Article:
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Alec Ogletree is living up to Rams' high expectations

Combine Ogletree's athleticism with his increasing aptitude and you get one of the NFL's top young LBs

ST. LOUIS --  Alec Ogletree can feel it, he says.

 

Every time the Rams' talented rookie outside linebacker takes the field, whether it's the practice field in Earth City or NFL stadiums on Sundays, he gets a little more comfortable and a little bit better.

 

It has all been a learning experience for the first-round pick from Georgia. There's no doubt about that. But Ogletree has shown flashes of potential that he could be one of the best young linebackers in the league before long, if he's not already.

 

"It's been good," he says. "Coming in in the summer and learning from a lot of the older guys, James (Laurinaitis), Jo-Lonn (Dunbar), Will (Witherspoon), they took me under their wing and helped me learn some stuff that I might not have known. Just over the course of the season I think I've just gotten a little bit better each day."

 

Yeah, Ogletree says, he can feel his improvement from week to week.

 

"I definitely can," he says. "I feel like I can play that much faster each week. I've been working ever since I came in, and that's what I'm going to continue to do."

 

Ogletree's potential was on display Sunday when he was flying all over the field in the Rams' 42-21 win over the visiting Chicago Bears at the Edward Jones Dome.

 

He chased down Michael Bush on a second-quarter screen pass and kept Bush out of the end zone. In the third quarter he tackled quarterback Josh McCown short of the goal line on a third-down scramble, which then led to a fourth-down stop by Dunbar to prevent a touchdown. In the fourth quarter he stopped Bush and Matt Forte short of the goal line in a span of three plays.

 

"He's just getting smarter," Dunbar says. "He's getting smarter as he plays. He's growing up. He's understanding football better. He's made some plays. He made that play on the screen. He made that play on the quarterback. Those were huge plays that we needed in red-zone situations. Just to see him understand the game a little bit and be able to make some plays is great."

 

When the dust settled and the Rams emerged with their second consecutive victory, Ogletree was credited with a team-high 11 tackles, according to press box statistics.

 

After the coaches' film review, he was credited with a career-high 15.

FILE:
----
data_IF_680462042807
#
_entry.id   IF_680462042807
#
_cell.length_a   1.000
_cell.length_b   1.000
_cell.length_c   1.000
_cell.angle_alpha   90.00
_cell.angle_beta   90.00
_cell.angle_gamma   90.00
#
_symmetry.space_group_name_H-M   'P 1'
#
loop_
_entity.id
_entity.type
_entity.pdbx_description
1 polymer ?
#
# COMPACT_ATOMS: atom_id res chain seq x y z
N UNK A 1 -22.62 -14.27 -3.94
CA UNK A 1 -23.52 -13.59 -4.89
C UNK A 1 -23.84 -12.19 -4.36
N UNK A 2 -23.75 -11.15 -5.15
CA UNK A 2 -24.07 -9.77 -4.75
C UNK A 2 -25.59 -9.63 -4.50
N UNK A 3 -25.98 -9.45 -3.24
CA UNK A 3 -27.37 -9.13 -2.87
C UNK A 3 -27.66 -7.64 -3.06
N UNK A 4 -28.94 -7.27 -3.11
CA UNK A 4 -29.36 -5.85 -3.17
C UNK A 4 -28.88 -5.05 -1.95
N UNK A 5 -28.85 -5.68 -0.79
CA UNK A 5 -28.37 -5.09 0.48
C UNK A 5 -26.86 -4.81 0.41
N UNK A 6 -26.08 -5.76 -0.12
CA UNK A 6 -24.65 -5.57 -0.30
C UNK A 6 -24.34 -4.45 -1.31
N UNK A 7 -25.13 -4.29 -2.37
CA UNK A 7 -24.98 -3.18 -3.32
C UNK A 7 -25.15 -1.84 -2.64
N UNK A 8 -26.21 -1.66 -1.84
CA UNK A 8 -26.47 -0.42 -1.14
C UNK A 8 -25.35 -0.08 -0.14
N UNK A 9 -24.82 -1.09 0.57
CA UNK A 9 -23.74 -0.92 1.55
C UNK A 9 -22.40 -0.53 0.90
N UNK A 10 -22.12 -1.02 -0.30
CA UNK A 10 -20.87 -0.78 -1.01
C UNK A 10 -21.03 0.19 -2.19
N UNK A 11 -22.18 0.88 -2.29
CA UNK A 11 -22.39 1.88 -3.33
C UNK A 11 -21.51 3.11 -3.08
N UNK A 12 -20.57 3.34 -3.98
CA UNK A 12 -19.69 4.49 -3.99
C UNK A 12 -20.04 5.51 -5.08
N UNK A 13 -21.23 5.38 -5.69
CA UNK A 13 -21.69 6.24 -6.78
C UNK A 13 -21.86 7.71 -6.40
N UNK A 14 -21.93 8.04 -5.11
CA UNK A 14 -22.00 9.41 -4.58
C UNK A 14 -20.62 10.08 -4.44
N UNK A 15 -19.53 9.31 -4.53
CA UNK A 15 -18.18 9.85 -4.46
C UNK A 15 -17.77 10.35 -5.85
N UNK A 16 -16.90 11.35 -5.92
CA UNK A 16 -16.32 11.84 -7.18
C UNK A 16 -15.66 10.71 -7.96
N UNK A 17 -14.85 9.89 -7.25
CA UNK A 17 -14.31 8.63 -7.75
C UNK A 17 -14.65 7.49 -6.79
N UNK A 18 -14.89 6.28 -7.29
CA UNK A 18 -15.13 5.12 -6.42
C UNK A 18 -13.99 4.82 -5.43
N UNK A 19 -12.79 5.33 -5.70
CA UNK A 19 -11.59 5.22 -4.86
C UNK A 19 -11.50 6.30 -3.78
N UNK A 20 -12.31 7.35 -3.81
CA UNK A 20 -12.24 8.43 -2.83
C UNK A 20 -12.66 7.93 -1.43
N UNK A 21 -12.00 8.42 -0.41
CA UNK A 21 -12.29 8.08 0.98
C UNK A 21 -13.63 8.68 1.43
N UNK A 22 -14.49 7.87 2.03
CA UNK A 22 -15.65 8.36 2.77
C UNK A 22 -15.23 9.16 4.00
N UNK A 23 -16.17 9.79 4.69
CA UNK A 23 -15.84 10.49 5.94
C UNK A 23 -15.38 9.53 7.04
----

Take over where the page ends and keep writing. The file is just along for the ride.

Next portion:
"He's an athletic linebacker," Rams defensive end Robert Quinn says. "He can run sideline to sideline, make plays out in space. He's young, of course, so he's going to grow from week to week. He's making plays. He's growing up. He can only get better from here, so I'm excited to see his improvement as the season goes on and as he gets more years under his belt."

 

The 6-foot-2, 245-pounder, who was converted from safety to linebacker at Georgia, certainly passes the eye test. If you watch the Rams' defense on Sundays, you'll regularly see No. 52 running toward the ball.

 

"That's what coach wants us to do, run to the ball," Ogletree says. "Anytime I see a ball in the air or they run the ball, you know you want all 11 guys at the ball. Whenever I see the ball, I'm always trying to run to it."

 

The 22-year-old linebacker can add his impressive Week 12 highlights to his already-impressive rookie resume.

 

Ogletree has started every game and is among the Rams' leaders in tackles (75), passes defensed (eight), tackles for loss (four) and forced fumbles (three).

 

And don't forget his 98-yard interception return for a touchdown against the Houston Texans, the one where he read quarterback T.J. Yates, jumped a flat route and sprinted to the end zone for six points.

 

Ogletree's forced fumble and return touchdown against the Broncos during the preseason doesn't count for his official stats, but it is another of the plays he has made that justified the Rams using the 30th overall pick in the first round to select him.  

 

"They drafted him in the first round, so they expected big things from him," Quinn says. "All he's doing is stepping up to the plate. He's trying to prove himself, not to only us but to the league, that he'll be a great, young, talented linebacker. The only thing he can do is get better from here."

 

You can follow Nate Latsch on Twitter (@natelatsch) or email him at natelatsch@gmail.com.